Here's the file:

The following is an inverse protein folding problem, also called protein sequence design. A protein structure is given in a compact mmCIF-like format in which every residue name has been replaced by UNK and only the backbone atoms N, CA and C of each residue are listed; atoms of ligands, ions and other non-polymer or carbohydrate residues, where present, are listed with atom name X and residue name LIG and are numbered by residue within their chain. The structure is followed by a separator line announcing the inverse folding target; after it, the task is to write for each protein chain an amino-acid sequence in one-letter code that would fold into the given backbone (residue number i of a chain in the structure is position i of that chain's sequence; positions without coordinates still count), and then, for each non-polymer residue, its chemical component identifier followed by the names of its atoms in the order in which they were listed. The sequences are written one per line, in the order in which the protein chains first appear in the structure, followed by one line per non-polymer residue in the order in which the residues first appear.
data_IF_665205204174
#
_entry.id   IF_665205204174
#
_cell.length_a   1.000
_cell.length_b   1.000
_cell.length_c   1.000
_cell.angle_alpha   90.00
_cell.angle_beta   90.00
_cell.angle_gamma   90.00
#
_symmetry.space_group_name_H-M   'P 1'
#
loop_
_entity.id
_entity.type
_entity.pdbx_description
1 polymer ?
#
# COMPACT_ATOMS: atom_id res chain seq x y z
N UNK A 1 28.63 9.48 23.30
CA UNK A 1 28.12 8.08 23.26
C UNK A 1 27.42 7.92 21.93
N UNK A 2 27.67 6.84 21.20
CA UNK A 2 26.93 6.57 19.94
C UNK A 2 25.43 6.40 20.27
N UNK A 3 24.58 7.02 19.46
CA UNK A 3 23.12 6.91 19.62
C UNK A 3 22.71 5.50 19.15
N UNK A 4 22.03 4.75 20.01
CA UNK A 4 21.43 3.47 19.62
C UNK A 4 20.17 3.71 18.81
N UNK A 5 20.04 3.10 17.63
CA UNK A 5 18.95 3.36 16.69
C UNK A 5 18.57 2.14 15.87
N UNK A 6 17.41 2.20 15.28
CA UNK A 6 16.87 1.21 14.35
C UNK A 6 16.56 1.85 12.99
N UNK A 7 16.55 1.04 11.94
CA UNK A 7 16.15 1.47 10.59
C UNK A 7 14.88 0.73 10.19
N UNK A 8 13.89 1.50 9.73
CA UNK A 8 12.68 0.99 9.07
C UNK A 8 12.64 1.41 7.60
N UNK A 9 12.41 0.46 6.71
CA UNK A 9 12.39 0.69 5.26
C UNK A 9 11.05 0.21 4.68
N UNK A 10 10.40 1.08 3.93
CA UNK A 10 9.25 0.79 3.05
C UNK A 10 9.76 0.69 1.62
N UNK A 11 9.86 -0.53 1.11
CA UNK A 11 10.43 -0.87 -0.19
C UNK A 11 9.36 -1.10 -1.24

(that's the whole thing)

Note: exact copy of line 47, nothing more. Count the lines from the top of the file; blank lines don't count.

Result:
CA UNK A 9 12.39 0.69 5.26